Accordingly, even though Freeman and others had begun paying the City higher premiums to ensure their lawfully wedded spouses had received the benefits, these benefits had been stopped indefinitely. In response to this injustice, the couple (as well as two others) has sued the City of Houston in Federal Court over being deprived of the equal protection and due process. As the Channel 2 article notes, the original suit that prompted the TRO will come up for full oral arguments in January.

Click here to read more about the implications of this lawsuit!

Full spousal benefits

Today, Mayor Annise Parker announced a new policy aimed at extending equal rights and protections to LGBT Houstonians. While domestic partnerships (i.e., benefits given to unmarried same-sex partners who work for the municipality) are banned by charter amendment within the City of Houston, Parker’s administration poked a hole in this policy.

Citing the recent Supreme Court case Windsor v. US, which overturned the federal Defense of Marriage Act, the City of Houston announced that they will extend full spousal benefits to the same-sex spouses of any municipal worker. While the State of Texas bans gay marriage, a full 17 States, the District of Columbia, multiple American Indian Tribes and at least 18 foreign countries do not. Individuals who work for the City of Houston married in those jurisdictions, even if they did not reside there, qualify for the benefits.

Speaking to reporters on the topic, Mayor Parker argued that not only was this the right thing to do, but the legally prudent option as well. City Attorney David Feldman also provided a great deal of legal cover for the decision, mainly relying upon the Windsor opinion.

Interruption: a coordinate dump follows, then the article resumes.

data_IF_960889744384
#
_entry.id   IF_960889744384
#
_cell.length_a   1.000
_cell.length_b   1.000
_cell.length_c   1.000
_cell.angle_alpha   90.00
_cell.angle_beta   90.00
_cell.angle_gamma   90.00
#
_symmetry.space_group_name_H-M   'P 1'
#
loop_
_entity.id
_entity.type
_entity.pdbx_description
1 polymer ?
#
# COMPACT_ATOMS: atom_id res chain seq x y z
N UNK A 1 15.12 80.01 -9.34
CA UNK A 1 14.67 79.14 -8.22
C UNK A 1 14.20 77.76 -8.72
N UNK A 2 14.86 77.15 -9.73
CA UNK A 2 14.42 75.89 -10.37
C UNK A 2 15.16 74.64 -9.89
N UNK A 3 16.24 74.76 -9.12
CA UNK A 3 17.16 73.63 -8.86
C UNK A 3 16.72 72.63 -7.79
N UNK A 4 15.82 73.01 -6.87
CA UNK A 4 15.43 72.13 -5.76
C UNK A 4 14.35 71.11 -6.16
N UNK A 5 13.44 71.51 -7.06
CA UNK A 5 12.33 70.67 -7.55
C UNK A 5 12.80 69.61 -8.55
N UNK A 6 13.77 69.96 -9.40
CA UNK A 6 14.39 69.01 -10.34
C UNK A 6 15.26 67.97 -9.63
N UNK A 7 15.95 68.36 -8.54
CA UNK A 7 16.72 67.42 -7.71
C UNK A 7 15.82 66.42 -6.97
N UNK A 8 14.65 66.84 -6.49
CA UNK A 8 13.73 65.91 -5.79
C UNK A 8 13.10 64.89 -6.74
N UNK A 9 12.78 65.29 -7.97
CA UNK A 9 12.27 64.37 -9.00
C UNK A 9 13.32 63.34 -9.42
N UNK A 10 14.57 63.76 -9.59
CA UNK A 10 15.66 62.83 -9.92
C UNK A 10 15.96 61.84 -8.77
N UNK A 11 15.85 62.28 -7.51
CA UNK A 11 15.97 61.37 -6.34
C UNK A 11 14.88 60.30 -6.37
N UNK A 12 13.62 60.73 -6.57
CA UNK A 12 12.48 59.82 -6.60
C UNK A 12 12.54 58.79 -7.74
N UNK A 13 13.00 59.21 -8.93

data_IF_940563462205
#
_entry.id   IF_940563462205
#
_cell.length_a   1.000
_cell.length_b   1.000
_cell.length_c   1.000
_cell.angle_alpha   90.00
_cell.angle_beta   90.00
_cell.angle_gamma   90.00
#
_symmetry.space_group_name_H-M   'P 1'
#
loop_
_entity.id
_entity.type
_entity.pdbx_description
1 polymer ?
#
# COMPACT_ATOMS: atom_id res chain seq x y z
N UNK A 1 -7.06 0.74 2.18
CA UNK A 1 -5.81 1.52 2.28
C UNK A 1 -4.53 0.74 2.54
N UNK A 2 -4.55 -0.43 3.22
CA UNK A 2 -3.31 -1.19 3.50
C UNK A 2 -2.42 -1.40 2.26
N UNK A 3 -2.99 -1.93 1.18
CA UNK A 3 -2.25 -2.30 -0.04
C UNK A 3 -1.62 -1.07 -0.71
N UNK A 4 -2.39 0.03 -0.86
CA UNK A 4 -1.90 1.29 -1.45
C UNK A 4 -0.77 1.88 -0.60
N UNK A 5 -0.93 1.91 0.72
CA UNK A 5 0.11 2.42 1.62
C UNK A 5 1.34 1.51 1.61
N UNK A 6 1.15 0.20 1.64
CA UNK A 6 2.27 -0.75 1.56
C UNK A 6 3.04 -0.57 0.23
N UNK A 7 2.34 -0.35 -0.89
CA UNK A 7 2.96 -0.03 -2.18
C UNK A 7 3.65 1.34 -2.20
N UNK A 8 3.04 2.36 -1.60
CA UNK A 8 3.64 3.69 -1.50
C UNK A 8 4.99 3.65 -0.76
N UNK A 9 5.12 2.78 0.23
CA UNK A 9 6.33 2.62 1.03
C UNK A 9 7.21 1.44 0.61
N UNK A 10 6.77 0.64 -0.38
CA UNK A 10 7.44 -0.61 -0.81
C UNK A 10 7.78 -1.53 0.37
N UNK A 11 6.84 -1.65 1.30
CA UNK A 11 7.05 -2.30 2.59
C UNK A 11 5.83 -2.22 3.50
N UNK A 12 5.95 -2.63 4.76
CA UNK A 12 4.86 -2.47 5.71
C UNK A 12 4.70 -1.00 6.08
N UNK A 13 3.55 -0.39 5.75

Click here to read Parker’s comments as well as the implications for the City!

Horwitz on City Council candidates

The following was a proposed Editorial that failed to receive enough support to be published under the board’s authorship. The author of the rejected Editorial has now elected to share his opinions individually:

With the 83rd Legislature now out of the way, all eyes are upon Municipal politics, specifically the City Council elections. By my count, there are currently 53 candidates for City Hall offices this November. Among these candidates are extremely diverse political ideologies, creating odd coalitions on many different issues. However, at the end of the day, partisan affiliation is still the best indicator of voting patterns and ideology on the ostensibly non-partisan City Council.